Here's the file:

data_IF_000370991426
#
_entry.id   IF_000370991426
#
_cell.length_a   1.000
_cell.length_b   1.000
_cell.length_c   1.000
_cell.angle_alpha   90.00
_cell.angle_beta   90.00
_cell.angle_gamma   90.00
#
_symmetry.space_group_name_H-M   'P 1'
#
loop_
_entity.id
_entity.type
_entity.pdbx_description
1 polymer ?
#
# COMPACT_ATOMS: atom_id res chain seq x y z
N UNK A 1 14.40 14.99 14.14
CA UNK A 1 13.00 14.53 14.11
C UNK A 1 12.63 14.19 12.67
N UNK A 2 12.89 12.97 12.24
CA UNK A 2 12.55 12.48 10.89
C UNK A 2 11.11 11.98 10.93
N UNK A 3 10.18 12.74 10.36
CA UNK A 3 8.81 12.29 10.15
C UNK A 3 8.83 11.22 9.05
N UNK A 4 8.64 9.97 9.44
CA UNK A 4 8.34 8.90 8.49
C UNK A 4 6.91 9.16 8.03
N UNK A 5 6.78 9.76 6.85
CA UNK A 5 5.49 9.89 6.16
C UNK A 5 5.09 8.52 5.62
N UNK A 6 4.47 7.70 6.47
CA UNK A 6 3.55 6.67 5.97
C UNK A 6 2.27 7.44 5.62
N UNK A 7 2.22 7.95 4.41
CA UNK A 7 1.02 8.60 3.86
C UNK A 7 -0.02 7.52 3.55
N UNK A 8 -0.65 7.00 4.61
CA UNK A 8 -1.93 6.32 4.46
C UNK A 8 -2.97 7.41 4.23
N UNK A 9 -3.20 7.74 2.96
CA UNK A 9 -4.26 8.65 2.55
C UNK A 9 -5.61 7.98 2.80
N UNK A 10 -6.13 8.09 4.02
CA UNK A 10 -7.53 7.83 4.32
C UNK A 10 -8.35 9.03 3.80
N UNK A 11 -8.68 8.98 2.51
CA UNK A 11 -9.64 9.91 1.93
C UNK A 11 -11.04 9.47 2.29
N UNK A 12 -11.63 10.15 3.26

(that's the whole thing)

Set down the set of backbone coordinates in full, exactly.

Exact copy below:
data_IF_000370991426
#
_entry.id   IF_000370991426
#
_cell.length_a   1.000
_cell.length_b   1.000
_cell.length_c   1.000
_cell.angle_alpha   90.00
_cell.angle_beta   90.00
_cell.angle_gamma   90.00
#
_symmetry.space_group_name_H-M   'P 1'
#
loop_
_entity.id
_entity.type
_entity.pdbx_description
1 polymer ?
#
# COMPACT_ATOMS: atom_id res chain seq x y z
N UNK A 1 14.40 14.99 14.14
CA UNK A 1 13.00 14.53 14.11
C UNK A 1 12.63 14.19 12.67
N UNK A 2 12.89 12.97 12.24
CA UNK A 2 12.55 12.48 10.89
C UNK A 2 11.11 11.98 10.93
N UNK A 3 10.18 12.74 10.36
CA UNK A 3 8.81 12.29 10.15
C UNK A 3 8.83 11.22 9.05
N UNK A 4 8.64 9.97 9.44
CA UNK A 4 8.34 8.90 8.49
C UNK A 4 6.91 9.16 8.03
N UNK A 5 6.78 9.76 6.85
CA UNK A 5 5.49 9.89 6.16
C UNK A 5 5.09 8.52 5.62
N UNK A 6 4.47 7.70 6.47
CA UNK A 6 3.55 6.67 5.97
C UNK A 6 2.27 7.44 5.62
N UNK A 7 2.22 7.95 4.41
CA UNK A 7 1.02 8.60 3.86
C UNK A 7 -0.02 7.52 3.55
N UNK A 8 -0.65 7.00 4.61
CA UNK A 8 -1.93 6.32 4.46
C UNK A 8 -2.97 7.41 4.23
N UNK A 9 -3.20 7.74 2.96
CA UNK A 9 -4.26 8.65 2.55
C UNK A 9 -5.61 7.98 2.80
N UNK A 10 -6.13 8.09 4.02
CA UNK A 10 -7.53 7.83 4.32
C UNK A 10 -8.35 9.03 3.80
N UNK A 11 -8.68 8.98 2.51
CA UNK A 11 -9.64 9.91 1.93
C UNK A 11 -11.04 9.47 2.29
N UNK A 12 -11.63 10.15 3.26